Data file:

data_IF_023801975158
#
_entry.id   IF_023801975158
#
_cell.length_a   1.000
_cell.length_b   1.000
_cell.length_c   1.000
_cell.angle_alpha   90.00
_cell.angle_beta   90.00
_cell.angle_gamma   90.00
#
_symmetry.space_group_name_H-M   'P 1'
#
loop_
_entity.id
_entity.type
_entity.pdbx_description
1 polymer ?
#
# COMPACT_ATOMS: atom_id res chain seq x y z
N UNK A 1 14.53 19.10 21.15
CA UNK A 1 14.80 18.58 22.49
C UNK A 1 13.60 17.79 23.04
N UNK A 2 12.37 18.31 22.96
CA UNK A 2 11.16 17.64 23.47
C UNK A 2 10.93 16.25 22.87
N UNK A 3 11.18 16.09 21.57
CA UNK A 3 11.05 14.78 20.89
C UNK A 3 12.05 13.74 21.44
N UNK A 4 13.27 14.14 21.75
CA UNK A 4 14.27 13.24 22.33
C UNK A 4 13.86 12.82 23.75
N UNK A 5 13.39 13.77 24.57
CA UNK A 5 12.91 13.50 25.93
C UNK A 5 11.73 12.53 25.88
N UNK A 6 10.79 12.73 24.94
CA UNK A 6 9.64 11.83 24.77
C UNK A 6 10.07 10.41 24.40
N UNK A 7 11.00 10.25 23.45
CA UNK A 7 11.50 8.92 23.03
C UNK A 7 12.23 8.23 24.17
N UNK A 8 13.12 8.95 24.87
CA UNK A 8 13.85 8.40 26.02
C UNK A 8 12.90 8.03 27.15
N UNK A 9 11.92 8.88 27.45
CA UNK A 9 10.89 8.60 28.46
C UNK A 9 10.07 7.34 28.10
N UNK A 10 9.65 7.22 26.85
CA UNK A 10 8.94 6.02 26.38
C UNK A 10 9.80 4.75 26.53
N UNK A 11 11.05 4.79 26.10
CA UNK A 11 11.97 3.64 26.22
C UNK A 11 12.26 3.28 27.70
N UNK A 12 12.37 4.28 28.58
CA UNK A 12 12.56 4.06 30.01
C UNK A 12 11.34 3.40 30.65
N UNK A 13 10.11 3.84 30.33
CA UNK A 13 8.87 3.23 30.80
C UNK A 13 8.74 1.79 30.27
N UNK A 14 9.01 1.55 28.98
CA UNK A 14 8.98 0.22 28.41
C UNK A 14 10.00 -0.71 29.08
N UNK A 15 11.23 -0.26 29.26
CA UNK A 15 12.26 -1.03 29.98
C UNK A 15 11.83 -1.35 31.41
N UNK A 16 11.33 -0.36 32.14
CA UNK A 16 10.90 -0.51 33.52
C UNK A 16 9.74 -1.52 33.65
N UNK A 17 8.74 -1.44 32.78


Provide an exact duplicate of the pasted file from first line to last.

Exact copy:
data_IF_023801975158
#
_entry.id   IF_023801975158
#
_cell.length_a   1.000
_cell.length_b   1.000
_cell.length_c   1.000
_cell.angle_alpha   90.00
_cell.angle_beta   90.00
_cell.angle_gamma   90.00
#
_symmetry.space_group_name_H-M   'P 1'
#
loop_
_entity.id
_entity.type
_entity.pdbx_description
1 polymer ?
#
# COMPACT_ATOMS: atom_id res chain seq x y z
N UNK A 1 14.53 19.10 21.15
CA UNK A 1 14.80 18.58 22.49
C UNK A 1 13.60 17.79 23.04
N UNK A 2 12.37 18.31 22.96
CA UNK A 2 11.16 17.64 23.47
C UNK A 2 10.93 16.25 22.87
N UNK A 3 11.18 16.09 21.57
CA UNK A 3 11.05 14.78 20.89
C UNK A 3 12.05 13.74 21.44
N UNK A 4 13.27 14.14 21.75
CA UNK A 4 14.27 13.24 22.33
C UNK A 4 13.86 12.82 23.75
N UNK A 5 13.39 13.77 24.57
CA UNK A 5 12.91 13.50 25.93
C UNK A 5 11.73 12.53 25.88
N UNK A 6 10.79 12.73 24.94
CA UNK A 6 9.64 11.83 24.77
C UNK A 6 10.07 10.41 24.40
N UNK A 7 11.00 10.25 23.45
CA UNK A 7 11.50 8.92 23.03
C UNK A 7 12.23 8.23 24.17
N UNK A 8 13.12 8.95 24.87
CA UNK A 8 13.85 8.40 26.02
C UNK A 8 12.90 8.03 27.15
N UNK A 9 11.92 8.88 27.45
CA UNK A 9 10.89 8.60 28.46
C UNK A 9 10.07 7.34 28.10
N UNK A 10 9.65 7.22 26.85
CA UNK A 10 8.94 6.02 26.38
C UNK A 10 9.80 4.75 26.53
N UNK A 11 11.05 4.79 26.10
CA UNK A 11 11.97 3.64 26.22
C UNK A 11 12.26 3.28 27.70
N UNK A 12 12.37 4.28 28.58
CA UNK A 12 12.56 4.06 30.01
C UNK A 12 11.34 3.40 30.65
N UNK A 13 10.11 3.84 30.33
CA UNK A 13 8.87 3.23 30.80
C UNK A 13 8.74 1.79 30.27
N UNK A 14 9.01 1.55 28.98
CA UNK A 14 8.98 0.22 28.41
C UNK A 14 10.00 -0.71 29.08
N UNK A 15 11.23 -0.26 29.26
CA UNK A 15 12.26 -1.03 29.98
C UNK A 15 11.83 -1.35 31.41
N UNK A 16 11.33 -0.36 32.14
CA UNK A 16 10.90 -0.51 33.52
C UNK A 16 9.74 -1.52 33.65
N UNK A 17 8.74 -1.44 32.78